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01. The Wisdom of Teamsters
What happens when people decide an occupation has a fraught outlook? This is an important question given the nature of economic shocks in general. It is also pressing given what we see happening in many occupations that once looked appealing, and now, post- large language models (LLMs), look less so.
I won't weary you, or me, with the list of occupations most threatened by AI. That long ago stopped being interesting and now is mostly ghoulish. The trouble with much of this analysis is that it makes a central mistake: It treats workers as NPCs ("non-player characters"), which they are not.
The term NPC emerged during the early days of video games to describe others you might encounter in the game, who weren't controlled by human players and thus lacked agency. In short, these automatons were sheep and they often did stupid things, even if they helped fill out the fantasy world of the game.
Too often analysis treats ordinary humans as mere NPCs in this economic drama, people without agency who wander around and have things done to them, not by them. They, to this way of thinking, will have AI done to them, and we are only left with tabulating the costs and consequences.
While there is some truth to that—people sometimes don't take action soon enough when faced with threats to their occupation, and there are many reasons for that—it is far from the whole story. People, as economists say, respond to incentives, and one of those incentives can be a gnawing dread that their chosen occupation is doomed.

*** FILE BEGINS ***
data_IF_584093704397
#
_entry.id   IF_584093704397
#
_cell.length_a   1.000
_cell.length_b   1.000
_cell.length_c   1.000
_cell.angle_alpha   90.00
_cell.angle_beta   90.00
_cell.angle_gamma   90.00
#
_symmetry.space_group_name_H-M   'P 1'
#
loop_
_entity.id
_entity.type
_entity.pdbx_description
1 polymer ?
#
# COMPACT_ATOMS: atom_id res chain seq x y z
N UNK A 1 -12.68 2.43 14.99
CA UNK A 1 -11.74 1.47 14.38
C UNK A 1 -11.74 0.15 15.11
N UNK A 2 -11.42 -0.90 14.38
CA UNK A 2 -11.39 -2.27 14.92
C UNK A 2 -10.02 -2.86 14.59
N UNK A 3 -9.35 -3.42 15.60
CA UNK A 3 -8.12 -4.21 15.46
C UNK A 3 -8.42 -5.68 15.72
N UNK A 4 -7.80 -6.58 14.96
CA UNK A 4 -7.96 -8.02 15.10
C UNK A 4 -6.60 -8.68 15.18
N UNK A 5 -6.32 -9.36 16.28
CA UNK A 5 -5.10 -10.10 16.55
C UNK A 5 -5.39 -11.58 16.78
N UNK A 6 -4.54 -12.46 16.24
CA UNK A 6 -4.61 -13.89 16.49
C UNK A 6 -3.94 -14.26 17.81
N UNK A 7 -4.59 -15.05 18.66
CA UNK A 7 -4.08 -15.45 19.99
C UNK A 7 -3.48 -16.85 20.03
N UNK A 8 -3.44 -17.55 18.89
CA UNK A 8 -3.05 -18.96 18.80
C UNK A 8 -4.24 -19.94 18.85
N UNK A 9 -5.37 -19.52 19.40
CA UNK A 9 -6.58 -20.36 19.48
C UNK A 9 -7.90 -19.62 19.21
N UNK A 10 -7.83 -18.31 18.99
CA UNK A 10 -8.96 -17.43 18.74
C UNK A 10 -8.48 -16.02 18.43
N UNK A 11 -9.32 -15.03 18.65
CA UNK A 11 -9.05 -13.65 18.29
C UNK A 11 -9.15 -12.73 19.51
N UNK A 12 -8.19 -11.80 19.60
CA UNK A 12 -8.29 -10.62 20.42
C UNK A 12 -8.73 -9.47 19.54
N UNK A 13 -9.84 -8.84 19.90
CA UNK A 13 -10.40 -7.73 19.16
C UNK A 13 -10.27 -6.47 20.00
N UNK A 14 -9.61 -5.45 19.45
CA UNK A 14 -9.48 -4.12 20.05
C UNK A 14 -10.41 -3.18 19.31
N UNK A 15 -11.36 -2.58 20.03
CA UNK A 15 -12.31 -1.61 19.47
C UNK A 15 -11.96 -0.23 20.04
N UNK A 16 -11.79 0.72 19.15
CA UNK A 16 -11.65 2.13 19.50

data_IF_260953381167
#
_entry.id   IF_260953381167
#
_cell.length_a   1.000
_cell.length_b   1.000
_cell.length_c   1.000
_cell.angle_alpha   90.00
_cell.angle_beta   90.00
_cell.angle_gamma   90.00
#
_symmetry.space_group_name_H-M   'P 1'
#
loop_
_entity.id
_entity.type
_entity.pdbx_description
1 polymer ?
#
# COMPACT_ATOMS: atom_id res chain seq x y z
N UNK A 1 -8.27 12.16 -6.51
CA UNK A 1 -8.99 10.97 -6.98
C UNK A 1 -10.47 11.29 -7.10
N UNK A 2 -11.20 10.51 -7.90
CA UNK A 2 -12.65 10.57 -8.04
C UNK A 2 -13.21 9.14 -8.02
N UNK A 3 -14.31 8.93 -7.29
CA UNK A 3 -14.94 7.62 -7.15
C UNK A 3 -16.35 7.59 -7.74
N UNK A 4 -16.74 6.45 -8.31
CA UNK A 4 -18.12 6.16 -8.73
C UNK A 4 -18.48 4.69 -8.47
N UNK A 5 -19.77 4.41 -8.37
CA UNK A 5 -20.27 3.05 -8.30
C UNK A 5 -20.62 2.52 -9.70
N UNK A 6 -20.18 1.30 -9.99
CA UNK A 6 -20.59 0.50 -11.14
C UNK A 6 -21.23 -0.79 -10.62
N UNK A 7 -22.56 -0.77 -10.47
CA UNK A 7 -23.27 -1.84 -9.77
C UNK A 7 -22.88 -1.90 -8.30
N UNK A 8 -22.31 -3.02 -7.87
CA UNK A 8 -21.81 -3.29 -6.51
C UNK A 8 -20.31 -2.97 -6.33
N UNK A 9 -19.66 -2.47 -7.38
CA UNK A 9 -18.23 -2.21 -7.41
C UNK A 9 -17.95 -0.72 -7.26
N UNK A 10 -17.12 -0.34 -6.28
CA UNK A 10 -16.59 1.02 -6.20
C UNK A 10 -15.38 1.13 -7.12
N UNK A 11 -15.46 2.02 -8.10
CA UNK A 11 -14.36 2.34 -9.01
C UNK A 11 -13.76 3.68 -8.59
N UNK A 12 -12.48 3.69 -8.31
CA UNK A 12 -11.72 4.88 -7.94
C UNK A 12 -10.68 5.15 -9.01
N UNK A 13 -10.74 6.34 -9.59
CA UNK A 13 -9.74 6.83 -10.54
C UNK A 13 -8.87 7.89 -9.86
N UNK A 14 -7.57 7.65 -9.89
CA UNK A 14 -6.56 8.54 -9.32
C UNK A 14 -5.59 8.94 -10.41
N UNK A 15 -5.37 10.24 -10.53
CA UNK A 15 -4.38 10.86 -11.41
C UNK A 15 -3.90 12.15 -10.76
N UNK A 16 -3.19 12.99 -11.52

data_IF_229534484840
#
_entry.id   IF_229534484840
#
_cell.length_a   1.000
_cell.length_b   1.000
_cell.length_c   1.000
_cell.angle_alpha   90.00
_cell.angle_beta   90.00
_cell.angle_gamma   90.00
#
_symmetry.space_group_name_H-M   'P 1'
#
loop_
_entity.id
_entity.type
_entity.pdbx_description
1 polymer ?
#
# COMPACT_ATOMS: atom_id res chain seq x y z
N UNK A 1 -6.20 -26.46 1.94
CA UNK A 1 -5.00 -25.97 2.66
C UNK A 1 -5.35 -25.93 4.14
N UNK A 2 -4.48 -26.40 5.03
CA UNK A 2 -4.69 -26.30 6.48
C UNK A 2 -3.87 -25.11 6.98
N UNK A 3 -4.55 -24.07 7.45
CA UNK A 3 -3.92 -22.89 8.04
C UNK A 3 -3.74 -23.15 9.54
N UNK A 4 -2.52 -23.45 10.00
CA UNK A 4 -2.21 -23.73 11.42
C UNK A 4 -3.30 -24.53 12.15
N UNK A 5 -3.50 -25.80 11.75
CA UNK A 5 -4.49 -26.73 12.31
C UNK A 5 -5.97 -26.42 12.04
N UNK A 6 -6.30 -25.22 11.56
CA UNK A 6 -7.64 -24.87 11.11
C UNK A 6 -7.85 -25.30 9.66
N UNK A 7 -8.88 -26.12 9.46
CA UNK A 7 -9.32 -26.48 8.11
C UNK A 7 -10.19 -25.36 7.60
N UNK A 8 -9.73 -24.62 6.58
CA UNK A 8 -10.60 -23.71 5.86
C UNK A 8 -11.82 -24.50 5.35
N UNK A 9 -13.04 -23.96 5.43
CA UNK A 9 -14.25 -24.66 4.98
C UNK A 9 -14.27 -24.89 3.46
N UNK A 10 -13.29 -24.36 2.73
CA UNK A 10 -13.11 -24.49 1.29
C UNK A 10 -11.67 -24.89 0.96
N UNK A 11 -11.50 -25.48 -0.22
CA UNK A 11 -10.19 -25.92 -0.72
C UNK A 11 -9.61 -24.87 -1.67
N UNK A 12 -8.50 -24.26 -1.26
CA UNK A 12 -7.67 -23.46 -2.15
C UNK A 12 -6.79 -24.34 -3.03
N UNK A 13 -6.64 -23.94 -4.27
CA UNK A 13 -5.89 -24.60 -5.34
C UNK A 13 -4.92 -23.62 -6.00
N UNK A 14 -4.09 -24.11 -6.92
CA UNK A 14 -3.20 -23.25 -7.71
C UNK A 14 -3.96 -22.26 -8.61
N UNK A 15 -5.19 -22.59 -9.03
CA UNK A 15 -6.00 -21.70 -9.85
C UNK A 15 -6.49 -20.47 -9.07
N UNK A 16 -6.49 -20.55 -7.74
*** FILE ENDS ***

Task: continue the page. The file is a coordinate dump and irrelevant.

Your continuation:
To see why, let's go back to the emergence of the trucking industry. After World War I, there was a significant shift in vehicle production in the U.S. The military no longer required the vast production capacity it had during the war, leading to a surplus of military trucks. Many of these trucks were sold for civilian use, saturating the market until around 1921. Between 1918 and 1919, there was a nearly 300,000-unit increase in truck registrations as they were rapidly adopted for transportation and logistics.
Despite this growth in trucks, teamsters—who, as the name suggests, drove teams of horses for transporting goods—weren't initially affected. Census data shows only a slight decrease in teamsters by 1920; other professions tied to horse-driven transportation did worse. Hostlers and stablehands fell by more than half, as did hack drivers. It is worth noting that as passenger vehicles became more popular, the number of chauffeurs surged five-fold.
What happened to the workers? Older workers in adjacent occupations, who might previously have held jobs as carriage and hack drivers, were more likely to transition into teamster roles, as opposed to younger workers, who the data suggests shifted mostly to other occupations.
Everything accelerated, however, between 1920 and 1930. Technological advances such as pneumatic truck tires greatly improved the reliability and efficiency of trucks. By 1930 the number of teamsters had fallen 50% from the 2020 number. This was a dramatic change, and it only got worse from there. Being a teamster was no longer a viable career.
But were people caught by surprise? Did they see this coming? How would we know?
An intriguing new paper argues that there are two interlinked ways to test whether people saw this threat coming. First, as older workers stay in their jobs and younger people go elsewhere, we should see sharp aging among workers still holding those positions. After all, if fewer workers enter an occupation, those who remain get older. It's a mathematical certainty.